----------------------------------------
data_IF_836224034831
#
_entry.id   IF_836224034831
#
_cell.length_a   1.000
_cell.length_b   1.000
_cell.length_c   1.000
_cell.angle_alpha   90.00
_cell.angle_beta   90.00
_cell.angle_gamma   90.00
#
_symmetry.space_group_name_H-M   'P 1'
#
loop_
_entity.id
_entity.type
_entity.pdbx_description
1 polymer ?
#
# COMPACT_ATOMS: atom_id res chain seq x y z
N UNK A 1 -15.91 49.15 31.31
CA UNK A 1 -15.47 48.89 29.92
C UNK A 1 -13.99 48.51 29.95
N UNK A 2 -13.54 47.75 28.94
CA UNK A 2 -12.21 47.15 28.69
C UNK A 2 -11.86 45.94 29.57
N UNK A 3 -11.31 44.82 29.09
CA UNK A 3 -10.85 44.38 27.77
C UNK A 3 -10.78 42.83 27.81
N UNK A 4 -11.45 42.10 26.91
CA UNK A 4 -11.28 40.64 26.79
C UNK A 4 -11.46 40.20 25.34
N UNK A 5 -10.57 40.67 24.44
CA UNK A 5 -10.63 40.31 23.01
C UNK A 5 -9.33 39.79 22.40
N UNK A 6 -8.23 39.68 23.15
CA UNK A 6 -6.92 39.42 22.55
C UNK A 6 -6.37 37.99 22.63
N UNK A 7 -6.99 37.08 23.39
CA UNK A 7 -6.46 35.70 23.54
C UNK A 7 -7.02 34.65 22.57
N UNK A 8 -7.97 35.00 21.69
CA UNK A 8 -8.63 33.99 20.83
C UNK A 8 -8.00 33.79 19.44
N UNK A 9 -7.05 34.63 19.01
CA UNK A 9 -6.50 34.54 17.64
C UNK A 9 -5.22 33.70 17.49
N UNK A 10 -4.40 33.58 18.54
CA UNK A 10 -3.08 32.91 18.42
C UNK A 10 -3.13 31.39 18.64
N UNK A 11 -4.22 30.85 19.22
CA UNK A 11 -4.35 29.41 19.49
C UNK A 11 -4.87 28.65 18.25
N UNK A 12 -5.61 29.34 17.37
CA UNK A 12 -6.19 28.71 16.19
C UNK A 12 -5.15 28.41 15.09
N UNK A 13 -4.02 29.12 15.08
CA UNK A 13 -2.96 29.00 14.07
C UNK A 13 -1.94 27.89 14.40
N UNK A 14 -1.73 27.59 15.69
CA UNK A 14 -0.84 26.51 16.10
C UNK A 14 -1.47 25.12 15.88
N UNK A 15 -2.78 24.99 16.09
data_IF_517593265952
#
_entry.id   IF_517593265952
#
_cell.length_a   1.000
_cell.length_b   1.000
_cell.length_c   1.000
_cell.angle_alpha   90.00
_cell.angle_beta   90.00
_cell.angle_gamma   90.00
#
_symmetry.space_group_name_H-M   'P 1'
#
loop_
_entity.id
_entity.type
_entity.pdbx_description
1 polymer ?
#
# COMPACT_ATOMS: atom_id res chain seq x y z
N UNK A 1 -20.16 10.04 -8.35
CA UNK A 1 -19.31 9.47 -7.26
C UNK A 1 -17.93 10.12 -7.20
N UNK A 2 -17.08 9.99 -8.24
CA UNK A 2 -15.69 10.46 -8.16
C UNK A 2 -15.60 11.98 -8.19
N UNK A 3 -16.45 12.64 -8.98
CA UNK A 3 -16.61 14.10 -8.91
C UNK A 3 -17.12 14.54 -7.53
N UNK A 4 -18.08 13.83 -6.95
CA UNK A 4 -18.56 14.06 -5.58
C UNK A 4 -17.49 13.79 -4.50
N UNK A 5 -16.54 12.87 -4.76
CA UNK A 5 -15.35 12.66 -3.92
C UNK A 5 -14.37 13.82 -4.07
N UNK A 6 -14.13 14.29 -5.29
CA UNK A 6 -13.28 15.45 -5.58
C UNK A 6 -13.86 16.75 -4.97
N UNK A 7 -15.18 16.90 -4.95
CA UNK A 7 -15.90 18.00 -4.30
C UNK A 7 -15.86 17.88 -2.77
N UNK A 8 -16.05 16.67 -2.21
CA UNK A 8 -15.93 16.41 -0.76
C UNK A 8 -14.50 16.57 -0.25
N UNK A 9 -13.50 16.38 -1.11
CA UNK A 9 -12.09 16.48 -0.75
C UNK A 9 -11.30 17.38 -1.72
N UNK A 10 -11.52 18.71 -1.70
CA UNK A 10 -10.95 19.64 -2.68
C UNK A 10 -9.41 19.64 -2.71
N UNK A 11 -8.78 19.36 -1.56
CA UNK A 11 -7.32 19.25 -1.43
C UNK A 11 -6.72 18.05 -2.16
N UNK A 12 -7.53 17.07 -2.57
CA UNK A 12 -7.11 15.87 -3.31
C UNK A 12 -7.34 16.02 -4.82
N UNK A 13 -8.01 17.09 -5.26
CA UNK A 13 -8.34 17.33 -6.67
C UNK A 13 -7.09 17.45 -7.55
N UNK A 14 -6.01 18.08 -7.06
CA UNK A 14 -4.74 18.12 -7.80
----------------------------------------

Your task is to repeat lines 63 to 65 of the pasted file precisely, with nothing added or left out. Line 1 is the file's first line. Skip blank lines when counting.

N UNK A 15 -2.78 24.99 16.09
data_IF_517593265952
#